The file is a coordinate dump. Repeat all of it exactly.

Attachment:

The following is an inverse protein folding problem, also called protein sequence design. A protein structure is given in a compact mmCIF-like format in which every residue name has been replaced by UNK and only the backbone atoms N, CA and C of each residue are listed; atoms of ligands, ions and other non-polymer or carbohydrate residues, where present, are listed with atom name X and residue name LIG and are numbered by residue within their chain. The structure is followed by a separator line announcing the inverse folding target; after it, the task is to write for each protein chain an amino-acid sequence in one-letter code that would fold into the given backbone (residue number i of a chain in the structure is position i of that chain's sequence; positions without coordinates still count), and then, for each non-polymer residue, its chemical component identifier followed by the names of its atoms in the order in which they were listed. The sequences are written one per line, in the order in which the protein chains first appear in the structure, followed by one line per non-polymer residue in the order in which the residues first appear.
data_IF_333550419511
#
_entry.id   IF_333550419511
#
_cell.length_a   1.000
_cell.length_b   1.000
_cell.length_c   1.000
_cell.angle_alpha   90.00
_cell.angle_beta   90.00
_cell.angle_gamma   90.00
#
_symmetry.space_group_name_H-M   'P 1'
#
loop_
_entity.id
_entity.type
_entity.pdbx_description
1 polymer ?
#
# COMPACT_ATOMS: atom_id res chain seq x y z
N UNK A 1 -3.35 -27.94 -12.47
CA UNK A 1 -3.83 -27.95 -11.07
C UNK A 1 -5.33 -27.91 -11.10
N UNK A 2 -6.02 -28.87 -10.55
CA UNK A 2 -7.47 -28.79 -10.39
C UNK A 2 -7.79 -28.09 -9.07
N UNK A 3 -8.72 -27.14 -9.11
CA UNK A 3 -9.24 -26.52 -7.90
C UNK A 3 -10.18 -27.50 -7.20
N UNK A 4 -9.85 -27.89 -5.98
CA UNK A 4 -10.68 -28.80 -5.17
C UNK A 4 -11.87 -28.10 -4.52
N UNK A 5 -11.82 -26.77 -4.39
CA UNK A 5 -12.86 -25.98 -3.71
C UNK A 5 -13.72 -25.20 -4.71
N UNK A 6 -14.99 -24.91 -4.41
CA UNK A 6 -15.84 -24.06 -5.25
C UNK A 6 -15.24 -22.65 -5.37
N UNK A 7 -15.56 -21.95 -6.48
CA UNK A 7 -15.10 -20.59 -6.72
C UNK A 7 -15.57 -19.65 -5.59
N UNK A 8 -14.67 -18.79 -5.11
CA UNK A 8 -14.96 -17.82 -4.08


The following is an inverse protein folding problem, also called protein sequence design. A protein structure is given in a compact mmCIF-like format in which every residue name has been replaced by UNK and only the backbone atoms N, CA and C of each residue are listed; atoms of ligands, ions and other non-polymer or carbohydrate residues, where present, are listed with atom name X and residue name LIG and are numbered by residue within their chain. The structure is followed by a separator line announcing the inverse folding target; after it, the task is to write for each protein chain an amino-acid sequence in one-letter code that would fold into the given backbone (residue number i of a chain in the structure is position i of that chain's sequence; positions without coordinates still count), and then, for each non-polymer residue, its chemical component identifier followed by the names of its atoms in the order in which they were listed. The sequences are written one per line, in the order in which the protein chains first appear in the structure, followed by one line per non-polymer residue in the order in which the residues first appear.
data_IF_333550419511
#
_entry.id   IF_333550419511
#
_cell.length_a   1.000
_cell.length_b   1.000
_cell.length_c   1.000
_cell.angle_alpha   90.00
_cell.angle_beta   90.00
_cell.angle_gamma   90.00
#
_symmetry.space_group_name_H-M   'P 1'
#
loop_
_entity.id
_entity.type
_entity.pdbx_description
1 polymer ?
#
# COMPACT_ATOMS: atom_id res chain seq x y z
N UNK A 1 -3.35 -27.94 -12.47
CA UNK A 1 -3.83 -27.95 -11.07
C UNK A 1 -5.33 -27.91 -11.10
N UNK A 2 -6.02 -28.87 -10.55
CA UNK A 2 -7.47 -28.79 -10.39
C UNK A 2 -7.79 -28.09 -9.07
N UNK A 3 -8.72 -27.14 -9.11
CA UNK A 3 -9.24 -26.52 -7.90
C UNK A 3 -10.18 -27.50 -7.20
N UNK A 4 -9.85 -27.89 -5.98
CA UNK A 4 -10.68 -28.80 -5.17
C UNK A 4 -11.87 -28.10 -4.52
N UNK A 5 -11.82 -26.77 -4.39
CA UNK A 5 -12.86 -25.98 -3.71
C UNK A 5 -13.72 -25.20 -4.71
N UNK A 6 -14.99 -24.91 -4.41
CA UNK A 6 -15.84 -24.06 -5.25
C UNK A 6 -15.24 -22.65 -5.37
N UNK A 7 -15.56 -21.95 -6.48
CA UNK A 7 -15.10 -20.59 -6.72
C UNK A 7 -15.57 -19.65 -5.59
N UNK A 8 -14.67 -18.79 -5.11
CA UNK A 8 -14.96 -17.82 -4.08